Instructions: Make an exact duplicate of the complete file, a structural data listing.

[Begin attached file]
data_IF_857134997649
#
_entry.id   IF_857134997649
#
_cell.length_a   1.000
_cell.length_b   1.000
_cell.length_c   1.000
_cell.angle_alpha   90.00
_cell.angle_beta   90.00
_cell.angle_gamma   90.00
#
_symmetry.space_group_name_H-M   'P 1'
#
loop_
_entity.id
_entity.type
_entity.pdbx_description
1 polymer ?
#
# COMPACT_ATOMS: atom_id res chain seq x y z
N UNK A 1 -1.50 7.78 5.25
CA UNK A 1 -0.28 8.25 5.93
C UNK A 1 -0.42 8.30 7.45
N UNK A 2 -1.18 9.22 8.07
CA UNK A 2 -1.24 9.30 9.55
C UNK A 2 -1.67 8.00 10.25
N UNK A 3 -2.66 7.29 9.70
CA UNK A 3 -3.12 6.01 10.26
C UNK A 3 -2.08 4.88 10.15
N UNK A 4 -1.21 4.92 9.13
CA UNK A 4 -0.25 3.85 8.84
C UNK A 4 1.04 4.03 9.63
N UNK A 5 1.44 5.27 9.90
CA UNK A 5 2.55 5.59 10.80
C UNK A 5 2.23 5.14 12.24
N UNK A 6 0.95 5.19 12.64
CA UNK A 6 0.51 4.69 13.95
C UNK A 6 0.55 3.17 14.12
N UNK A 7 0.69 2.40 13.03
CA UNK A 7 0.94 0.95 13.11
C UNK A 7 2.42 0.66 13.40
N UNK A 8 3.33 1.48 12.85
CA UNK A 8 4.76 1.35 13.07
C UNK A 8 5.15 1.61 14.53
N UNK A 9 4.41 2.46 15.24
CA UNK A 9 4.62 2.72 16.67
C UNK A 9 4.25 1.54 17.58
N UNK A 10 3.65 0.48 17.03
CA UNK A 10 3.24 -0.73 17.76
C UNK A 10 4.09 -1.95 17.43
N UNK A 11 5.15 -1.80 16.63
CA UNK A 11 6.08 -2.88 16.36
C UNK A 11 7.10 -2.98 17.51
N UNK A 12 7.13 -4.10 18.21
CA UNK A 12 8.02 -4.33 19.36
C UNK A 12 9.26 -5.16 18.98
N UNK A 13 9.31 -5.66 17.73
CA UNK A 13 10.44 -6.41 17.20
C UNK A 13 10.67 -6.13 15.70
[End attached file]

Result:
data_IF_857134997649
#
_entry.id   IF_857134997649
#
_cell.length_a   1.000
_cell.length_b   1.000
_cell.length_c   1.000
_cell.angle_alpha   90.00
_cell.angle_beta   90.00
_cell.angle_gamma   90.00
#
_symmetry.space_group_name_H-M   'P 1'
#
loop_
_entity.id
_entity.type
_entity.pdbx_description
1 polymer ?
#
# COMPACT_ATOMS: atom_id res chain seq x y z
N UNK A 1 -1.50 7.78 5.25
CA UNK A 1 -0.28 8.25 5.93
C UNK A 1 -0.42 8.30 7.45
N UNK A 2 -1.18 9.22 8.07
CA UNK A 2 -1.24 9.30 9.55
C UNK A 2 -1.67 8.00 10.25
N UNK A 3 -2.66 7.29 9.70
CA UNK A 3 -3.12 6.01 10.26
C UNK A 3 -2.08 4.88 10.15
N UNK A 4 -1.21 4.92 9.13
CA UNK A 4 -0.25 3.85 8.84
C UNK A 4 1.04 4.03 9.63
N UNK A 5 1.44 5.27 9.90
CA UNK A 5 2.55 5.59 10.80
C UNK A 5 2.23 5.14 12.24
N UNK A 6 0.95 5.19 12.64
CA UNK A 6 0.51 4.69 13.95
C UNK A 6 0.55 3.17 14.12
N UNK A 7 0.69 2.40 13.03
CA UNK A 7 0.94 0.95 13.11
C UNK A 7 2.42 0.66 13.40
N UNK A 8 3.33 1.48 12.85
CA UNK A 8 4.76 1.35 13.07
C UNK A 8 5.15 1.61 14.53
N UNK A 9 4.41 2.46 15.24
CA UNK A 9 4.62 2.72 16.67
C UNK A 9 4.25 1.54 17.58
N UNK A 10 3.65 0.48 17.03
CA UNK A 10 3.24 -0.73 17.76
C UNK A 10 4.09 -1.95 17.43
N UNK A 11 5.15 -1.80 16.63
CA UNK A 11 6.08 -2.88 16.36
C UNK A 11 7.10 -2.98 17.51
N UNK A 12 7.13 -4.10 18.21
CA UNK A 12 8.02 -4.33 19.36
C UNK A 12 9.26 -5.16 18.98
N UNK A 13 9.31 -5.66 17.73
CA UNK A 13 10.44 -6.41 17.20
C UNK A 13 10.67 -6.13 15.70